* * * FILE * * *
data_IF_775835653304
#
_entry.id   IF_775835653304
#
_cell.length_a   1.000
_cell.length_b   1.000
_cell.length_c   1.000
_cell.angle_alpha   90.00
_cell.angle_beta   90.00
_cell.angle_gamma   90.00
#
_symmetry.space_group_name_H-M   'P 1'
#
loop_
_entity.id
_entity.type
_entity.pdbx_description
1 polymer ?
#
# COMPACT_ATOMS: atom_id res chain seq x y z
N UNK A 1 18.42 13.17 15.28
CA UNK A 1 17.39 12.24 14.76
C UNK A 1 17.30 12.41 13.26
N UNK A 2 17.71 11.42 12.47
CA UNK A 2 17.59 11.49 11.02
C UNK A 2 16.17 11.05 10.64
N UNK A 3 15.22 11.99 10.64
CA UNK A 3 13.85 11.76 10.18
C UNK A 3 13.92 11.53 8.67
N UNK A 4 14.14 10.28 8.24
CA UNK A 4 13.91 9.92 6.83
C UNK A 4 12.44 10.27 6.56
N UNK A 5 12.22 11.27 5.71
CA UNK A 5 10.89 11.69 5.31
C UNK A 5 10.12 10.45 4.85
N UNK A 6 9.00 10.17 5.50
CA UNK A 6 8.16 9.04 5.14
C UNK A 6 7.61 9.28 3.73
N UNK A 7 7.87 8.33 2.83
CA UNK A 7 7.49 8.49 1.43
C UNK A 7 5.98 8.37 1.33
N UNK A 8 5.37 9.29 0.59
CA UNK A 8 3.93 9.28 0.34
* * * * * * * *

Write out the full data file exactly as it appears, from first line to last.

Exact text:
data_IF_775835653304
#
_entry.id   IF_775835653304
#
_cell.length_a   1.000
_cell.length_b   1.000
_cell.length_c   1.000
_cell.angle_alpha   90.00
_cell.angle_beta   90.00
_cell.angle_gamma   90.00
#
_symmetry.space_group_name_H-M   'P 1'
#
loop_
_entity.id
_entity.type
_entity.pdbx_description
1 polymer ?
#
# COMPACT_ATOMS: atom_id res chain seq x y z
N UNK A 1 18.42 13.17 15.28
CA UNK A 1 17.39 12.24 14.76
C UNK A 1 17.30 12.41 13.26
N UNK A 2 17.71 11.42 12.47
CA UNK A 2 17.59 11.49 11.02
C UNK A 2 16.17 11.05 10.64
N UNK A 3 15.22 11.99 10.64
CA UNK A 3 13.85 11.76 10.18
C UNK A 3 13.92 11.53 8.67
N UNK A 4 14.14 10.28 8.24
CA UNK A 4 13.91 9.92 6.83
C UNK A 4 12.44 10.27 6.56
N UNK A 5 12.22 11.27 5.71
CA UNK A 5 10.89 11.69 5.31
C UNK A 5 10.12 10.45 4.85
N UNK A 6 9.00 10.17 5.50
CA UNK A 6 8.16 9.04 5.14
C UNK A 6 7.61 9.28 3.73
N UNK A 7 7.87 8.33 2.83
CA UNK A 7 7.49 8.49 1.43
C UNK A 7 5.98 8.37 1.33
N UNK A 8 5.37 9.29 0.59
CA UNK A 8 3.93 9.28 0.34